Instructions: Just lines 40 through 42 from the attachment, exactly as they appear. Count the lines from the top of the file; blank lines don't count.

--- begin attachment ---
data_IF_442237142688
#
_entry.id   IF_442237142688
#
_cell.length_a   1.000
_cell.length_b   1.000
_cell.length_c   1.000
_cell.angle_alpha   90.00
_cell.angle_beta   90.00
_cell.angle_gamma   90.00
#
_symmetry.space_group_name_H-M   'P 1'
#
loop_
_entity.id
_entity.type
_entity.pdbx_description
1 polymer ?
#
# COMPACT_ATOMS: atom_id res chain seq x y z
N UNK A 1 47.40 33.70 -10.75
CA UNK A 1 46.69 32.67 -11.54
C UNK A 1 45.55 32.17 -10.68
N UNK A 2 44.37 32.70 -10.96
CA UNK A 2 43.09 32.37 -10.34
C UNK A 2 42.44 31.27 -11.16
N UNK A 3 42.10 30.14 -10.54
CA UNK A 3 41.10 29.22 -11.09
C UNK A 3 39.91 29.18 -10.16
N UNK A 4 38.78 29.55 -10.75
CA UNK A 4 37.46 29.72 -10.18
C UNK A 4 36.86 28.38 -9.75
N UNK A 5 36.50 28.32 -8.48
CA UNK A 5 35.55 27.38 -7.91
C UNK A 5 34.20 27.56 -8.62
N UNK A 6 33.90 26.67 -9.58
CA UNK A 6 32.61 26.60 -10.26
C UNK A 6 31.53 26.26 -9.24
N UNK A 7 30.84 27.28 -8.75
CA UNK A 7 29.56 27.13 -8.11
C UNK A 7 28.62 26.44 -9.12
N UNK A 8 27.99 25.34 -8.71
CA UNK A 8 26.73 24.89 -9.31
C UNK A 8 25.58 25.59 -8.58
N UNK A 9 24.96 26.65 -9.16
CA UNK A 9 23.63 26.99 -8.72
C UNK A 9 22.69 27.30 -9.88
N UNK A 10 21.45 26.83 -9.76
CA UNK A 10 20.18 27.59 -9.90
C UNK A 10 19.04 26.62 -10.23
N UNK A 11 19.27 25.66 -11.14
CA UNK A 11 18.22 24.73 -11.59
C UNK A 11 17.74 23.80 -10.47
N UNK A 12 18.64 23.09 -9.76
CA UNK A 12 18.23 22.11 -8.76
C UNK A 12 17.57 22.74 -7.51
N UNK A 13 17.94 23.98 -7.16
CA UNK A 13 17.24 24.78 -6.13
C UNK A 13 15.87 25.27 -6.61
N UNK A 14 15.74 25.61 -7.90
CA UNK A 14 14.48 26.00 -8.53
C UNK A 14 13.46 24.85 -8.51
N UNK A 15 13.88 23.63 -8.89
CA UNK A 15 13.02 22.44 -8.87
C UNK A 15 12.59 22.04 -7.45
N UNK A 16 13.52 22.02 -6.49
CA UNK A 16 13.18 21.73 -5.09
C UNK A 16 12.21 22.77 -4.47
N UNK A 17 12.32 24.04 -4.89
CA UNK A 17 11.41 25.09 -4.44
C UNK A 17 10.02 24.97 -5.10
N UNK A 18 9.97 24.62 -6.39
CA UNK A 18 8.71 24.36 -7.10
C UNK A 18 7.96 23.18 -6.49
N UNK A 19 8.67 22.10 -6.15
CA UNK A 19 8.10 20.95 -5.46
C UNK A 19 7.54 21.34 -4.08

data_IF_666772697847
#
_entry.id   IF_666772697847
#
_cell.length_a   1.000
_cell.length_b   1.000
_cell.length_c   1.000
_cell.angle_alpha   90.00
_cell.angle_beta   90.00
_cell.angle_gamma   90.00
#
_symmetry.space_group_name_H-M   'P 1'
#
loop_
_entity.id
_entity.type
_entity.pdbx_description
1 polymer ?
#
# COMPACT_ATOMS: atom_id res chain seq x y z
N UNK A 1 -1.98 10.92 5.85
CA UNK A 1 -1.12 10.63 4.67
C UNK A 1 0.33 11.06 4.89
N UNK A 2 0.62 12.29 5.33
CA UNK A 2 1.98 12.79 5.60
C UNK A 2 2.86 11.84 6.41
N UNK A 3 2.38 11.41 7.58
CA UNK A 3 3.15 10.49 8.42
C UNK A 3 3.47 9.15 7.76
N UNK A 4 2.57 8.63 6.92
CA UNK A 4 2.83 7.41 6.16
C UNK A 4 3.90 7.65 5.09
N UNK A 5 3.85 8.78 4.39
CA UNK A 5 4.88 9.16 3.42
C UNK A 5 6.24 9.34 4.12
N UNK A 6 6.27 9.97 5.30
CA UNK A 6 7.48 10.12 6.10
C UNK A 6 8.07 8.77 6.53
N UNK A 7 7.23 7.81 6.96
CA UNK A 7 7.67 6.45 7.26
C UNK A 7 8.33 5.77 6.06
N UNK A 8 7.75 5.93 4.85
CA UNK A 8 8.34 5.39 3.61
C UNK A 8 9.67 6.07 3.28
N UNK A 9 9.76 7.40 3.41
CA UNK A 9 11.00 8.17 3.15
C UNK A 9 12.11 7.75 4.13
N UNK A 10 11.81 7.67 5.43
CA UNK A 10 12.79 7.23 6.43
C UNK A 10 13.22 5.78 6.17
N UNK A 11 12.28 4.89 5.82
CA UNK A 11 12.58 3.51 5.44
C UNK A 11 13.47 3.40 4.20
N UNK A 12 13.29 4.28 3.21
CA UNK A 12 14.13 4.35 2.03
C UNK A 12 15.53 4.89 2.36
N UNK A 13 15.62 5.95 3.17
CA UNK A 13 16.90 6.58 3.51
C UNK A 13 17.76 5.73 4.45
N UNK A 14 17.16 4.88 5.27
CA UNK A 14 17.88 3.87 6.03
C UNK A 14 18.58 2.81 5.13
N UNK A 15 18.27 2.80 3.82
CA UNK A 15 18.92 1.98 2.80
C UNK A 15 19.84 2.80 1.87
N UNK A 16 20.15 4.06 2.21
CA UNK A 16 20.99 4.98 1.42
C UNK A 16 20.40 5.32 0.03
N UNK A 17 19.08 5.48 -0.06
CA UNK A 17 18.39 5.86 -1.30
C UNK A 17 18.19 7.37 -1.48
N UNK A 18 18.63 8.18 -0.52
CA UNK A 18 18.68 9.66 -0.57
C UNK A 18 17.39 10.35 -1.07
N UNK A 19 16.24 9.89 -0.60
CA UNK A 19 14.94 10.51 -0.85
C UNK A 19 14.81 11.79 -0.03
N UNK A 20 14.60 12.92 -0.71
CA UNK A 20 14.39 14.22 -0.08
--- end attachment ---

CA UNK A 7 29.56 27.13 -8.11
C UNK A 7 28.62 26.44 -9.12
N UNK A 8 27.99 25.34 -8.71